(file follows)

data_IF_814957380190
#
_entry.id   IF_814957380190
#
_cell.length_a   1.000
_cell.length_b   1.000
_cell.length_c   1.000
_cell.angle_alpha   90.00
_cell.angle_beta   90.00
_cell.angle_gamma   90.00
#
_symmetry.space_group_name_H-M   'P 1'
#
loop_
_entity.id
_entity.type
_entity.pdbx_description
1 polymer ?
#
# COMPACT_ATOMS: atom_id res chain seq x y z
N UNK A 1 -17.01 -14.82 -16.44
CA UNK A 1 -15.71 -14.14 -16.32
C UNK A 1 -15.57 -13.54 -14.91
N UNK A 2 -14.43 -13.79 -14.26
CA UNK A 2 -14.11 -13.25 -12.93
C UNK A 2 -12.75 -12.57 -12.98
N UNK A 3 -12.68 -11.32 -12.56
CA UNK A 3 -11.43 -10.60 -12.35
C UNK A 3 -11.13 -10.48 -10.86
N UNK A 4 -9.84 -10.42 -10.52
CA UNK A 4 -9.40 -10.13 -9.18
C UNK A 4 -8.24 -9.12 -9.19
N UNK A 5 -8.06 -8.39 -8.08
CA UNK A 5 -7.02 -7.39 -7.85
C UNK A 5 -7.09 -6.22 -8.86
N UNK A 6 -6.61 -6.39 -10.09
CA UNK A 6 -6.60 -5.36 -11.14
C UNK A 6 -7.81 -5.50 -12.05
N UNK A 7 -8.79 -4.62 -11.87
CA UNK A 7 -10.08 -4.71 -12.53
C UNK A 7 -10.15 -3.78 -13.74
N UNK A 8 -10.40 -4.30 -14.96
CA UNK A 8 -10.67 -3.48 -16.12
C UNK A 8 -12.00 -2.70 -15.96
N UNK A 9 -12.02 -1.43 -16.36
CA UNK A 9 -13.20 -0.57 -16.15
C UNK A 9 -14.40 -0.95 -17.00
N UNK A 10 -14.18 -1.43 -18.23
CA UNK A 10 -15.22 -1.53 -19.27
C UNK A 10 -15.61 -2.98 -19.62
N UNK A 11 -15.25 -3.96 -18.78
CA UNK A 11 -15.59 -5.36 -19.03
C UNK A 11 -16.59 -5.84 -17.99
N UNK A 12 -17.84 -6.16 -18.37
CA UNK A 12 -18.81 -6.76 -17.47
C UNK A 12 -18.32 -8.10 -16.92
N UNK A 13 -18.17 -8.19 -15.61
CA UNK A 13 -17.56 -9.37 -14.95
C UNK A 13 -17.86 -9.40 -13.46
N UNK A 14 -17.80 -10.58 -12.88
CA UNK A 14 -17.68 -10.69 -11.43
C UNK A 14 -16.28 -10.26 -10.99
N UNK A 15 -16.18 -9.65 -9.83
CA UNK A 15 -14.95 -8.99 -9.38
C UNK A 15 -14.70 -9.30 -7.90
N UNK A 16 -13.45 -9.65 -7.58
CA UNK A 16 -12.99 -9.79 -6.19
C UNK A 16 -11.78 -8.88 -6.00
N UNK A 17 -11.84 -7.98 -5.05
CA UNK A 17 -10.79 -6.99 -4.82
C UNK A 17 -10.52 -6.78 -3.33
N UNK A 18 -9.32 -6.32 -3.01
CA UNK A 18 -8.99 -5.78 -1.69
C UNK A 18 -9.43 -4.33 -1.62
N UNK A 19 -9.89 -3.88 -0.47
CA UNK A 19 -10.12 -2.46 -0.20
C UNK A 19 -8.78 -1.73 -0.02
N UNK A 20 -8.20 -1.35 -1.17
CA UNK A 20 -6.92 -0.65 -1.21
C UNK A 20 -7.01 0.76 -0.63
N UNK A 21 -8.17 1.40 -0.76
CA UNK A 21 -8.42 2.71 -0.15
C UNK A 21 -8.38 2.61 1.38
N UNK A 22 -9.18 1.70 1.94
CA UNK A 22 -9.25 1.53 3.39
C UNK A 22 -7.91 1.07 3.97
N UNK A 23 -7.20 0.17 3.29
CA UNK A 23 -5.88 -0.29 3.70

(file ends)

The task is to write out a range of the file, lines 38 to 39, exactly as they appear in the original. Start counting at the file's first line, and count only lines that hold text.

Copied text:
C UNK A 6 -7.81 -5.50 -12.05
N UNK A 7 -8.79 -4.62 -11.87